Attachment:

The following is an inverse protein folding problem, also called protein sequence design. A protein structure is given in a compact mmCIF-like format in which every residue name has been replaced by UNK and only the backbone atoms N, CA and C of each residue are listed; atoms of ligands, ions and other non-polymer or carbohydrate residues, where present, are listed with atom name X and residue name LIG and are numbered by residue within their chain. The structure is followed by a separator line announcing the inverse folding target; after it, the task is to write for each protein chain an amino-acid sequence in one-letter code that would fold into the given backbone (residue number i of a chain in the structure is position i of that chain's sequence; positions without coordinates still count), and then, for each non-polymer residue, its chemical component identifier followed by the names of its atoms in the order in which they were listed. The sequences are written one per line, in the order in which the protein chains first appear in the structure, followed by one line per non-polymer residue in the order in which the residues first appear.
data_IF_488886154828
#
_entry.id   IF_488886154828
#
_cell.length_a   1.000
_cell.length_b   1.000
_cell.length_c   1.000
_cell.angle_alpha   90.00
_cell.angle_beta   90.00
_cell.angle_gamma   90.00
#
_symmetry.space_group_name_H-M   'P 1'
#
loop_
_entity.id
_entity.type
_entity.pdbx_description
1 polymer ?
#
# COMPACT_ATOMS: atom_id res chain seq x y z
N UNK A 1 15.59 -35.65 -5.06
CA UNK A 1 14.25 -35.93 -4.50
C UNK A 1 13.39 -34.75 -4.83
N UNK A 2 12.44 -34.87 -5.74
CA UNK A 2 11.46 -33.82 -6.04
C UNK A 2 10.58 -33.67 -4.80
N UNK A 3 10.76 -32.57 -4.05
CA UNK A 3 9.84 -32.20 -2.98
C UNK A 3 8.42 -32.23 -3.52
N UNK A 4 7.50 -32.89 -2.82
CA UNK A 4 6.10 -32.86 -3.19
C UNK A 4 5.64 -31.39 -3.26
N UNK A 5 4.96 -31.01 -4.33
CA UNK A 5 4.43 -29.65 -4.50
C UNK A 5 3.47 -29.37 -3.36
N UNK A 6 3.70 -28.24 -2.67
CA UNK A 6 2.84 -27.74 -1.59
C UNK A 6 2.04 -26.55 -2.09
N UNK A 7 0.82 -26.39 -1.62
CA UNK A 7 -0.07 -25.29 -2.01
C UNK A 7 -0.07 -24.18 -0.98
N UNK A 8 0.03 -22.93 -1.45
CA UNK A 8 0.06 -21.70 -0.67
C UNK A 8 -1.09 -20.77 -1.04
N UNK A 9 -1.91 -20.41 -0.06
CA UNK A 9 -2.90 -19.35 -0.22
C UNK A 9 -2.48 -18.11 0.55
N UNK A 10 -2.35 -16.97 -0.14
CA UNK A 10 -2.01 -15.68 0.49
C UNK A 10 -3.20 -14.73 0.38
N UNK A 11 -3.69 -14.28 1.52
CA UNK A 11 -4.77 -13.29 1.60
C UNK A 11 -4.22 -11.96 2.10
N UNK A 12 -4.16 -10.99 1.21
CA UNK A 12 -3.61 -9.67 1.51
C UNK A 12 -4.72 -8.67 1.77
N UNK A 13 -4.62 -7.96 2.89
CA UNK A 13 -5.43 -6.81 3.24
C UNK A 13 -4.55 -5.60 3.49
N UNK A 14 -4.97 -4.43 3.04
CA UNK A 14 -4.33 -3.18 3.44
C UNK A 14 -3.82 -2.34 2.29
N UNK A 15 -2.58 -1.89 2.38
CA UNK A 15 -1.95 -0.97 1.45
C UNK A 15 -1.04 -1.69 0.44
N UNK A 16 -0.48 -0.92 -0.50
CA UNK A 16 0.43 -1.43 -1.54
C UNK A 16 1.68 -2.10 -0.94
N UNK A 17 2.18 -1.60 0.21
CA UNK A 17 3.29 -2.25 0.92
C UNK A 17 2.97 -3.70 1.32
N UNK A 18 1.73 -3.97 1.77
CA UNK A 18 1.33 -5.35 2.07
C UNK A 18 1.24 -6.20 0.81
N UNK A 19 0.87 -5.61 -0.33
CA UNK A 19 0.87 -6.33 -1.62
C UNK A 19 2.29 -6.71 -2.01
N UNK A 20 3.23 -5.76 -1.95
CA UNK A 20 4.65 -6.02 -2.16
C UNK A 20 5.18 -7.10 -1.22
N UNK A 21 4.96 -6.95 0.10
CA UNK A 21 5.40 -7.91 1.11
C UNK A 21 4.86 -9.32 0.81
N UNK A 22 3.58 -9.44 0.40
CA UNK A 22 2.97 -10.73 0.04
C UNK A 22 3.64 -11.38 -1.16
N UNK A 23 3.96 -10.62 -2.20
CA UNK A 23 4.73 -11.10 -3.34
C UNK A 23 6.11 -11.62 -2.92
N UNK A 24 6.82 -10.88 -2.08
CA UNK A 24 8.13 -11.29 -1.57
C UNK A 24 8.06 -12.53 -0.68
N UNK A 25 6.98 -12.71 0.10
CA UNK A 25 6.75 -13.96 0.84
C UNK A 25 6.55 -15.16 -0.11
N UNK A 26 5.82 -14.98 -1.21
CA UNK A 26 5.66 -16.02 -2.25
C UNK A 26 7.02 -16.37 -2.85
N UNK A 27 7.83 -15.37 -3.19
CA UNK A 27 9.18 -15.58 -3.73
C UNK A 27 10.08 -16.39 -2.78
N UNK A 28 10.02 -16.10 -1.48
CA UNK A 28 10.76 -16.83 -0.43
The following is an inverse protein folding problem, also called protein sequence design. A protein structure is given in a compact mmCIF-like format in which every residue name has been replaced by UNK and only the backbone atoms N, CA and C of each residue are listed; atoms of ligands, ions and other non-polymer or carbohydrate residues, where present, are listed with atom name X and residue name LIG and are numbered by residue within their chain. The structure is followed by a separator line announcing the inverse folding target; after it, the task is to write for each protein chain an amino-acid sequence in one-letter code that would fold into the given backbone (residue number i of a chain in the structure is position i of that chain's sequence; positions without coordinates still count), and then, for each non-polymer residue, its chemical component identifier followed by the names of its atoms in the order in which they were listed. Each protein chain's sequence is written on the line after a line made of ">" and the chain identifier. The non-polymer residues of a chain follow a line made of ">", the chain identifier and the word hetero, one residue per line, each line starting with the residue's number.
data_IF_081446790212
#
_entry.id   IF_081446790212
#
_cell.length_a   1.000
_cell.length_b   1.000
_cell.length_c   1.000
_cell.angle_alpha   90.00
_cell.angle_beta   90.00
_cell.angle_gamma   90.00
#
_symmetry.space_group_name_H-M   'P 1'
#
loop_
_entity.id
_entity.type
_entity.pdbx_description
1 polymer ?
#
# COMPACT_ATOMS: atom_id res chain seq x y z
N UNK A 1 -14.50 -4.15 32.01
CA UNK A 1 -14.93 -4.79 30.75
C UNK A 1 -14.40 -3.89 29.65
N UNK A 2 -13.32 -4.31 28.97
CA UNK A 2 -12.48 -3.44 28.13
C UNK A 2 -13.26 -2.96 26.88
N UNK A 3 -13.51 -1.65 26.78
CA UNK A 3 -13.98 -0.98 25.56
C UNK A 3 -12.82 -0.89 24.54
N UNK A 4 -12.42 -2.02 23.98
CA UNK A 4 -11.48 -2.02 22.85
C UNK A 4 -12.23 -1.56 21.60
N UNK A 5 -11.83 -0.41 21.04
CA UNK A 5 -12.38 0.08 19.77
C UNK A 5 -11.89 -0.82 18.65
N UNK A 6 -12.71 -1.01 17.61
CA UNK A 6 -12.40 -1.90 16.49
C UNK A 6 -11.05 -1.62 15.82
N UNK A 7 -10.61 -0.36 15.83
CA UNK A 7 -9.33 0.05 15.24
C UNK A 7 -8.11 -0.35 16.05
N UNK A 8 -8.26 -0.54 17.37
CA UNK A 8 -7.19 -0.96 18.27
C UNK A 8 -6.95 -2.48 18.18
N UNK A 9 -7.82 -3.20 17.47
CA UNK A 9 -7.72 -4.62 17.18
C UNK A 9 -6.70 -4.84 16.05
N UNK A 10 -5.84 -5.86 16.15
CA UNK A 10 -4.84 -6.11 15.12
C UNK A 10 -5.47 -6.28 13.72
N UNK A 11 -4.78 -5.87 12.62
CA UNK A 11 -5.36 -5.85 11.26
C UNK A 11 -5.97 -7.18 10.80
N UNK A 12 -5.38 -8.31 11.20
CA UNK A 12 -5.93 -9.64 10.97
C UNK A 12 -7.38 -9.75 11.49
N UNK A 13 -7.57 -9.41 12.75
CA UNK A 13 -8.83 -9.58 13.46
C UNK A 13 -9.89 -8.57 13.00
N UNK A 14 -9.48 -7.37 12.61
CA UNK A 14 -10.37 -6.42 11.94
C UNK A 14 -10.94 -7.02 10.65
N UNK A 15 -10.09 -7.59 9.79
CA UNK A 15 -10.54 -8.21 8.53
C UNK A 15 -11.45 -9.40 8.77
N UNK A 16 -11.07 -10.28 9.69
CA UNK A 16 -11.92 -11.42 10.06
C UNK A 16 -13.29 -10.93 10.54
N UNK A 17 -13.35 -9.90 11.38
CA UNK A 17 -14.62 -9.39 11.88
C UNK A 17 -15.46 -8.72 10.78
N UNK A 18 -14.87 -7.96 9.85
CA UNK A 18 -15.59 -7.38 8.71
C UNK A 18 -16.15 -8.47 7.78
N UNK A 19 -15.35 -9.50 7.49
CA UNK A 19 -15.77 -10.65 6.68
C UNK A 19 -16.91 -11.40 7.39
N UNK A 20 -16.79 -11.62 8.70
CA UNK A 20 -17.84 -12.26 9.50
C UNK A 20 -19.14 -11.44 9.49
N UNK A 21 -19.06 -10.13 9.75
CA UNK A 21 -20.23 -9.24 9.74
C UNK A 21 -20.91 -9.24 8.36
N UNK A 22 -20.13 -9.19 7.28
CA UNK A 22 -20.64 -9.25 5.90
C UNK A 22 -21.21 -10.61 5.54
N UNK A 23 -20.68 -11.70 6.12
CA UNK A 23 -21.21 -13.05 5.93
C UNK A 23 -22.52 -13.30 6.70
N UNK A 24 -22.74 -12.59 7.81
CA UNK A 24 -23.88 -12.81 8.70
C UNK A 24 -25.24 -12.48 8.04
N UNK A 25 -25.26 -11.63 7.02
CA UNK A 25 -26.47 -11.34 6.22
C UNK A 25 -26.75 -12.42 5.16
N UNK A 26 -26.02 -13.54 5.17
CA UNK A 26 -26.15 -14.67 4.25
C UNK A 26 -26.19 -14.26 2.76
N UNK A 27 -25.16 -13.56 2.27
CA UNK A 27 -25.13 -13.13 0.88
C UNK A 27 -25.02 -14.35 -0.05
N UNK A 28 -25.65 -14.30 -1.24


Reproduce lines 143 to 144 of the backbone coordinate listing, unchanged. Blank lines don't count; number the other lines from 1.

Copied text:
C UNK A 6 -11.05 -1.62 15.82
N UNK A 7 -10.61 -0.36 15.83